Multiple pulmonary artery aneurysms in miliary tuberculosis
How to cite this article: Prakash A, Sharma S, Prasad SN. Multiple pulmonary artery aneurysms in miliary tuberculosis. Case Rep Clin Radiol, doi: 10.25259/CRCR_127_2023
Pulmonary artery aneurysms are rare life threatening complications of tuberculosis (TB). Clinical symptoms range from being silent to fatal hemoptysis. Computed tomography angiography is diagnostic and shows the vascular nature of the lesions and their origin from the pulmonary arteries. The typically described Rasmussen’s aneurysm arises in cavitary TB due to inflammation induced damage to the tunica of the pulmonary artery. However, aneurysms may also rarely occur in non-cavitary TB. In this report, we describe a case of multiple aneurysms of the pulmonary artery in a case of non-cavitary miliary TB.
Pulmonary tuberculosis (TB) is caused by Mycobacterium tuberculosis, an aerobic, non-motile, Gram-positive, and acid fast bacteria. It is a major cause of morbidity and mortality, particularly in developing countries. Over the past few years, even the developed countries are witnessing an increase in incidence of TB due to spread of human immunodeficiency virus, and other immunosuppressed conditions such as diabetes, drug abuse, patients under steroid, and anti-tumor necrosis factors for rheumatoid arthritis and other autoimmune conditions. In 2005, 8.8 million people developed active TB and 1.6 million died of the disease.
The traditionally described patterns of pulmonary TB include a primary form which presents as hilar or paratracheal lymphadenopathy with ipsilateral airspace consolidation. In the secondary or reactivation form, consolidations, cavitation’s, and centrilobular nodules with tree in bud pattern are seen. Miliary TB is a distinct form of TB which can occur in both primary and secondary forms of TB. It is characterized by innumerable 1–3 mm sized nodules in random distribution throughout the lungs.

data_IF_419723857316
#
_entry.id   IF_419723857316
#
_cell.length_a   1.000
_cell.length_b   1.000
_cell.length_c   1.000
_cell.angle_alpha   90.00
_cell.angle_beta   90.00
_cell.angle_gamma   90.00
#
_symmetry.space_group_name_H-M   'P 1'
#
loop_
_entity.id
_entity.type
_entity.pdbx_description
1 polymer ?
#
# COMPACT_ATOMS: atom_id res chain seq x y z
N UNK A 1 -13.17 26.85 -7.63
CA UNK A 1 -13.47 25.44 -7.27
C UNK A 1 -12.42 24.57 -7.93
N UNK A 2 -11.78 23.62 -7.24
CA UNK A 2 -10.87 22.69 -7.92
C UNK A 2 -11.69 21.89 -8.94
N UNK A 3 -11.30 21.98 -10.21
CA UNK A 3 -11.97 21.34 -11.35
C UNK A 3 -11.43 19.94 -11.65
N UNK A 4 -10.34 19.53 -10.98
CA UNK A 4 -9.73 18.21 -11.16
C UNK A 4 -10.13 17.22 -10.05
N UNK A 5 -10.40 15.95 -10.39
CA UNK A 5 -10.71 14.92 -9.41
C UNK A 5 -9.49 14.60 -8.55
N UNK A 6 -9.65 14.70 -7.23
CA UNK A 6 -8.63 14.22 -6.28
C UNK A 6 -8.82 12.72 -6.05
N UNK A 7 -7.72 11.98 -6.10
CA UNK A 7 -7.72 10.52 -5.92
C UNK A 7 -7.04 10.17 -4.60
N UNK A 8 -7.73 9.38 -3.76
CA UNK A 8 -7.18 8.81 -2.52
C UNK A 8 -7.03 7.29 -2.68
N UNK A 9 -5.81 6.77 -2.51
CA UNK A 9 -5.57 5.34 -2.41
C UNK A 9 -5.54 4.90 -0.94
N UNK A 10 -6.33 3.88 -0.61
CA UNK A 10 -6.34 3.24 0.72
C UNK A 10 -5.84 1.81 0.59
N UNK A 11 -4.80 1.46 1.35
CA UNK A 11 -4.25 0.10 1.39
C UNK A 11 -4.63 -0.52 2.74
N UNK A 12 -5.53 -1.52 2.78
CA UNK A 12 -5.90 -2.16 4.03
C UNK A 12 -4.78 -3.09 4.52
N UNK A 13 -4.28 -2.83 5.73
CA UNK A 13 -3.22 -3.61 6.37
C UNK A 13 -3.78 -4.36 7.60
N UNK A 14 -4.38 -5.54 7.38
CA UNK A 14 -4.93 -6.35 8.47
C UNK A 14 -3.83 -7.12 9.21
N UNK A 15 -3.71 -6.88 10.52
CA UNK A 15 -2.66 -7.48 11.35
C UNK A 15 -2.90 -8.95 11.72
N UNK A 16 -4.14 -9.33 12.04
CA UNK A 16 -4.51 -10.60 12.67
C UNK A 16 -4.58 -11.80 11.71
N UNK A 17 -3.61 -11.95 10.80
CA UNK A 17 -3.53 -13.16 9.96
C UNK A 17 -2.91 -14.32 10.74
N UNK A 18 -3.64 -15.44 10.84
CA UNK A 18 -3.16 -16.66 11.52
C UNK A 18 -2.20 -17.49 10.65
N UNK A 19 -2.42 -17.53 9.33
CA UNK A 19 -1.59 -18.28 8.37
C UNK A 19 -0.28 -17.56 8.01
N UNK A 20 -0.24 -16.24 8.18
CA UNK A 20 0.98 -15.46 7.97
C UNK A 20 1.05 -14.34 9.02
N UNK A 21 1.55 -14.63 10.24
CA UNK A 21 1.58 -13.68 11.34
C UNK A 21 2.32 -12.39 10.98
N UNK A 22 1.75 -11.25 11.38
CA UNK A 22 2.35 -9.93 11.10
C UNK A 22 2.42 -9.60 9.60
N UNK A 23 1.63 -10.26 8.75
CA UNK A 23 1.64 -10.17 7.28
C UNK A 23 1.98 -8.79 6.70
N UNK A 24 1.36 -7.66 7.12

Multiple complications may arise in TB either during the active stage or sometimes, years later after complete treatment of the disease. The vascular complications of TB may lead to hemoptysis, which may be potentially fatal if not treated well in time. In 80% of cases, it is the bronchial artery or any systemic artery which is responsible for hemoptysis, whereas in 20% cases it is the pulmonary artery that leads to hemoptysis. Pulmonary artery aneurysms generally develop in the chronic stage of the disease.
In this report, we describe a case of multiple bilateral aneurysms in a case of miliary TB. Although, there have been various case reports in the literature, describing Rasmussen’s aneurysms in cavitary TB, to the best of our knowledge, this is the first case report of pulmonary artery aneurysms arising in non-cavitary miliary TB.
A 19-year-old female presented to the department of general medicine with symptoms of cough, shortness of breath on exertion for the past 2 months and fever and vomiting for the last 10 days. Cough was on and off, productive in nature, without any diurnal variation. The fever was documented to be 104°F, intermittent in nature and associated with chills and rigor. The fever used to subside after taking antipyretic medications. No episode of hemoptysis was present. She had developed tubercular meningitis 3 years ago for which she was prescribed anti tubercular therapy (ATT). However, she had discontinued the medication after symptomatic relief. On clinical examination, pallor and bilateral pitting edema were present. No obvious lymphadenopathy could be palpated. On auscultation, bilateral fine crepitations were found in bilateral lungs.
Her blood picture showed anemia (hemoglobin: 8.5 g/dL), normal white blood cells count (7.26 thousands/microlitre), mild thrombocytopenia (133 thousands/microlitre), elevated C-reactive protein (CRP) 31.76 mg/L, and deranged liver function tests (serum glutamic pyruvic transaminase: 11.2 U/L: serum glutamic oxaloacetic transaminase: 62.1 U/L, alkaline phosphatase: 447.4 U/L). The peripheral blood smear showed microcytic hypochromic anemia. Bone marrow biopsy revealed mildly hypocellular marrow with granulomatous pathology. Sputum cartridge based nucleic acid amplification test was positive for M. tuberculosis.
Ultrasound abdomen revealed mild splenomegaly. A chest X-ray revealed multiple small 1–3 mm nodules randomly distributed throughout bilateral lungs. Multidetector computed tomography (CT) thorax showed innumerable miliary nodules with fine intralobular septal thickening in bilateral lungs [Figure 1]. No evidence of lymphadenopathy, pleural effusion, consolidation, or cavitation was seen. A diagnosis of miliary TB with ATT induced hepatitis was made. The patient was started on a modified ATT regimen. Anemia was corrected with iron, Vitamin B12 and folate therapy, and 1 unit of packed red blood cells transfusion. After observing the subsidence of symptoms and a decreasing trend of CRP, the patient was discharged from the hospital.
After a gap of 6 months, the patient again presented with the same symptoms of intermittent fever, shortness of breath, cough and vomiting, increased in intensity for the past 7 days. No history of hemoptysis was found. The patient had been taking the modified ATT regime for the past 6 months. However, she had not taken the injectable Streptomycin after discharge from the hospital.